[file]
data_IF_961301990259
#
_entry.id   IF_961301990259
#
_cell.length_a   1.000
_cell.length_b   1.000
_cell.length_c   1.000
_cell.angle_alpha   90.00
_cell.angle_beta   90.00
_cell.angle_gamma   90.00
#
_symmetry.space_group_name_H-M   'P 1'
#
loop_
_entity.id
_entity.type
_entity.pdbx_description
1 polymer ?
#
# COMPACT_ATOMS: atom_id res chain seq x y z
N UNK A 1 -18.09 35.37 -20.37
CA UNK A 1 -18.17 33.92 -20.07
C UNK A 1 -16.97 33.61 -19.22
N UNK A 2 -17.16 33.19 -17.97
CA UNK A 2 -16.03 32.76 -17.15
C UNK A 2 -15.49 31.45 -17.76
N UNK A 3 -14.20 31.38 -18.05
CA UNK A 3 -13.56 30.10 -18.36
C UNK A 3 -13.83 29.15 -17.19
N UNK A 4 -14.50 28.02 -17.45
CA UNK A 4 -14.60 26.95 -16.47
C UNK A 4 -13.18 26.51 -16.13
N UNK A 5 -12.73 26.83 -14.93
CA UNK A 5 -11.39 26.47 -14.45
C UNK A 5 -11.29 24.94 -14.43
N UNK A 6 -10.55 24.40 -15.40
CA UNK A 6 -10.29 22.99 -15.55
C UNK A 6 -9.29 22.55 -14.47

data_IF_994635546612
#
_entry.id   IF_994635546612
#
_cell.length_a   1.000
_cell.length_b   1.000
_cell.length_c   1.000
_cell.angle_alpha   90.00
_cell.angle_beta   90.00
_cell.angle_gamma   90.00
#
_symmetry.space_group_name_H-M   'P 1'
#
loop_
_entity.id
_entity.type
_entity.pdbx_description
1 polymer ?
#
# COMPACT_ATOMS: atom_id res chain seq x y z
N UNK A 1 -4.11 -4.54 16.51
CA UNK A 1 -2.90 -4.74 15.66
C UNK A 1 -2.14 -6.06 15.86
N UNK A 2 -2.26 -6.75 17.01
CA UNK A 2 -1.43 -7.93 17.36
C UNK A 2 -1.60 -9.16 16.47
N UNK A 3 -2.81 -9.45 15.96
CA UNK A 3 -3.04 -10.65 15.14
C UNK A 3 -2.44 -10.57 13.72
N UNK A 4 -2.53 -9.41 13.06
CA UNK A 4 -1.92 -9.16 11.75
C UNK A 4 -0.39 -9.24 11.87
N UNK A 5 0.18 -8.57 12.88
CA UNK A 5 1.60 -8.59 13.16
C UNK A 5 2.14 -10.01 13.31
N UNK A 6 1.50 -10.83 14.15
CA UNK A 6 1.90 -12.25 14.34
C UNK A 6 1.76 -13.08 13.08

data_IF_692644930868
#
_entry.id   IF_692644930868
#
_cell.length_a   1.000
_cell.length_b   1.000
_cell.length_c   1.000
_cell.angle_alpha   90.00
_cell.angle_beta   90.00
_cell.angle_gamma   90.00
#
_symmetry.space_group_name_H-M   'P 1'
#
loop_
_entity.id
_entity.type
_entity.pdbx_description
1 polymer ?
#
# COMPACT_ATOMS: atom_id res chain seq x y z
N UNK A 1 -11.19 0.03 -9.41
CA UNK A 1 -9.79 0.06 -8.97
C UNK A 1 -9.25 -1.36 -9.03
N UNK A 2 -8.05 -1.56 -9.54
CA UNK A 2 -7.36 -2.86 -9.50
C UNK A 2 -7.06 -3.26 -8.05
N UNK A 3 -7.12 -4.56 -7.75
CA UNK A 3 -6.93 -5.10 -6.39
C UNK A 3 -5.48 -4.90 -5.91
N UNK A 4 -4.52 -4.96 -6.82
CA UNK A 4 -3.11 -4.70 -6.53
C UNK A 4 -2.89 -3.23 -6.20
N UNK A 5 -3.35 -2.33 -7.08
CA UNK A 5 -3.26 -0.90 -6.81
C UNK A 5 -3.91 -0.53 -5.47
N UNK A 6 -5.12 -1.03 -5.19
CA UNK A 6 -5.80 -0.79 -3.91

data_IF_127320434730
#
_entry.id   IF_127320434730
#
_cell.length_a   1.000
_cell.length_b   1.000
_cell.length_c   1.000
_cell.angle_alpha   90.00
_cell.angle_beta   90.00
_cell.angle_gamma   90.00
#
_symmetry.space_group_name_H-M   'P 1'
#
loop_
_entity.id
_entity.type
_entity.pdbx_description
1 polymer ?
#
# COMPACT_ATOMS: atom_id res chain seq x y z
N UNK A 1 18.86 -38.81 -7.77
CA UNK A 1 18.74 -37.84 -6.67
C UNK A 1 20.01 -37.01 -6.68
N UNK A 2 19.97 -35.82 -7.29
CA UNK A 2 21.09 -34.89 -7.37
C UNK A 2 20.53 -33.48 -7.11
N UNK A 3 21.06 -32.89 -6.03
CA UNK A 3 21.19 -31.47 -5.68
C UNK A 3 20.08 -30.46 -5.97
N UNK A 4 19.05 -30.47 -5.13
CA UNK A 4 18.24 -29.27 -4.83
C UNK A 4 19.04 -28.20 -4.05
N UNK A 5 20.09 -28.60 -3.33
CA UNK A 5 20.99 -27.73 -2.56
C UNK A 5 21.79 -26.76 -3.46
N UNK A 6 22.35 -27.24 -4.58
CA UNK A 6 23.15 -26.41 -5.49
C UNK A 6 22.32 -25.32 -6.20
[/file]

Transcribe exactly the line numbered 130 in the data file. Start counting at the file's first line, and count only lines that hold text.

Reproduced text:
_entity.pdbx_description